Computer networks are the backbone of, well, basically everything we do today. Be it hard-wired or wireless, businesses and consumers interact with these communications systems every microsecond of the day. In turn, trillions, and that's probably putting it mildly, of transactions are processed in a 24-hour period on a single network.
Growth means investment
As more people and AIs utilize these networks, they have to grow. So, investment is needed. On average, 89% of businesses said their IT budgets
will grow in 2019. Out of that, approximately eight percent will be for networking in the form of hardware, software, security, and training.
While additional investment is key, the latest hardware and security will not enhance
network performance if the setup was already slow. In fact, it might even be slower for any number of reasons. And this leads to frustrated workers, lost clients, and a decrease in revenue.
To stem this and ensure the infrastructure investments makes sense, here are three things your network needs to be successful.
1. Fiber optics
Though you're building may already be wired with reliable twisted pair cables, it won't help to increase the speed of incoming/outgoing transmissions. Even if the switch permits Gigabit Ethernet (Mbps). That's because the existing infrastructure can't handle it.
Thus, in addition to investing in new hardware, you also need to upgrade to fiber optics. These cables have a
number of advantages over twisted pair. For instance, they're less expensive, thinner, and have the carrying capacity to handle Mbps signals. They also use less power and are non-flammable.
Yes, the initial cost of rewiring can be high. However, the return on investment (ROI) will be seen almost immediately in faster transmissions.
Wireless Access Points
Internally, you want both employees and guests to be able to access the internet no matter the device. If they aren't hard-wired into the network, then they need wireless access. Most likely this will be through a secondary network not connected to the internal subnet.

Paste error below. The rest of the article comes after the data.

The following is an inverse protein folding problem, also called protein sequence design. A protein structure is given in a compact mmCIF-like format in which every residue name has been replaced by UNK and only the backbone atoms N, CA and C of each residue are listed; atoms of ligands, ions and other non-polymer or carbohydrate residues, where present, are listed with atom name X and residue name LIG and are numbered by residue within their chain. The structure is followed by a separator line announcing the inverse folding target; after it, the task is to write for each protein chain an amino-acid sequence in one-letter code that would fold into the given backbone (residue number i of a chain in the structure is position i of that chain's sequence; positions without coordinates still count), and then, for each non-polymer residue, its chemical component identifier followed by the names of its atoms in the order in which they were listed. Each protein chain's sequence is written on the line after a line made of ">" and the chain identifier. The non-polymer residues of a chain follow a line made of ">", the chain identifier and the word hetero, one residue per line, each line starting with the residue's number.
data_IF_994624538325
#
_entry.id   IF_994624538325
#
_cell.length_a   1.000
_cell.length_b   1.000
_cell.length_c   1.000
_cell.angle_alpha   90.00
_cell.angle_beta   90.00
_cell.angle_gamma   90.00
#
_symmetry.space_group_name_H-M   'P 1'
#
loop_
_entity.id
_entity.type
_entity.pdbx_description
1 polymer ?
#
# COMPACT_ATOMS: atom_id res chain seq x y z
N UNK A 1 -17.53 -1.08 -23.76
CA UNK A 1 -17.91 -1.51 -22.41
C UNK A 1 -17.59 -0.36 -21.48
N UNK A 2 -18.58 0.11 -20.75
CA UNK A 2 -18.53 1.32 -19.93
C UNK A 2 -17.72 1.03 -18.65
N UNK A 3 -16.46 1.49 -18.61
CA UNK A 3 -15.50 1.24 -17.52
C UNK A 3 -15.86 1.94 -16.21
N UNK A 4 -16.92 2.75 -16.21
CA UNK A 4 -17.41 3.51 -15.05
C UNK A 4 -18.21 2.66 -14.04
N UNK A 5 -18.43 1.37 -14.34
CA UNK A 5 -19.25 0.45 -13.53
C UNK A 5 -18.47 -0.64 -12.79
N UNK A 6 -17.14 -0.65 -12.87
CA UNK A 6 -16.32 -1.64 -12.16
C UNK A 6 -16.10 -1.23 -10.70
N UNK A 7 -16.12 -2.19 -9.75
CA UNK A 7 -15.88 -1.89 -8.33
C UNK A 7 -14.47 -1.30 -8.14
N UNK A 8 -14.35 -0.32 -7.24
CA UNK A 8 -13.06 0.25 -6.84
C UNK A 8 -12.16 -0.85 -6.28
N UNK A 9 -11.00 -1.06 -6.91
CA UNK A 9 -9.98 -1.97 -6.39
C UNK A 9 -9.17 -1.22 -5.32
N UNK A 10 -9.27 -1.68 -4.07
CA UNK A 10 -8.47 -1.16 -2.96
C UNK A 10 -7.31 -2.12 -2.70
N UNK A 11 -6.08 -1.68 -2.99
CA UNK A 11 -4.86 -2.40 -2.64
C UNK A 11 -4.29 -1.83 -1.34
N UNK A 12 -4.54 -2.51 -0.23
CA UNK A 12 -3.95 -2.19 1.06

For this to happen, you'll need to invest in Wireless Access Points (WAPs). These squarish boxes are placed in various locations in the office. How many depends on activity and the size of the company.
When activated, WAPs act extensions of the modem's WIFI signal. In turn, employees and guests can access the internet through a secure gateway. Not only does this allow them to send or receive important information it also protects everyone from malicious activity.
3. Security that doesn't drag down performance
Face it, you've had problems in the past where performance of your network was degraded due to your firewall or security software handled risks too well. It's okay to be safe than sorry. Considering there were at least 21 devastating
data breaches at companies in 2018.
However, too much tightening can stop even the most innocuous data from being sent or received. In the end, something has to be done. If you can't do it, either due to knowledge gaps or equipment, then it's probably time to bring in a consultant.
Hardware or Software as a Service (HaaS, Saas) companies will look at your current security infrastructure. Then, they'll engage their Subject Matter Experts (SMEs) to determine the best course of action to tamp down malicious activity while keeping network speeds at their maximum. This takes the pressure off so you can focus on ways to maintain high performance.
These suggestions aren't to be taken lightly. Nor should they be done by one individual. The safety and performance of your network is a group effort involving all arms of your IT department.
Before anything is done, work together to list the pros and cons of your existing environment. Then, develop a plan and budget that incorporates improvements in transmission and security. Make sure everyone approves of this plan prior to moving it up the management chain.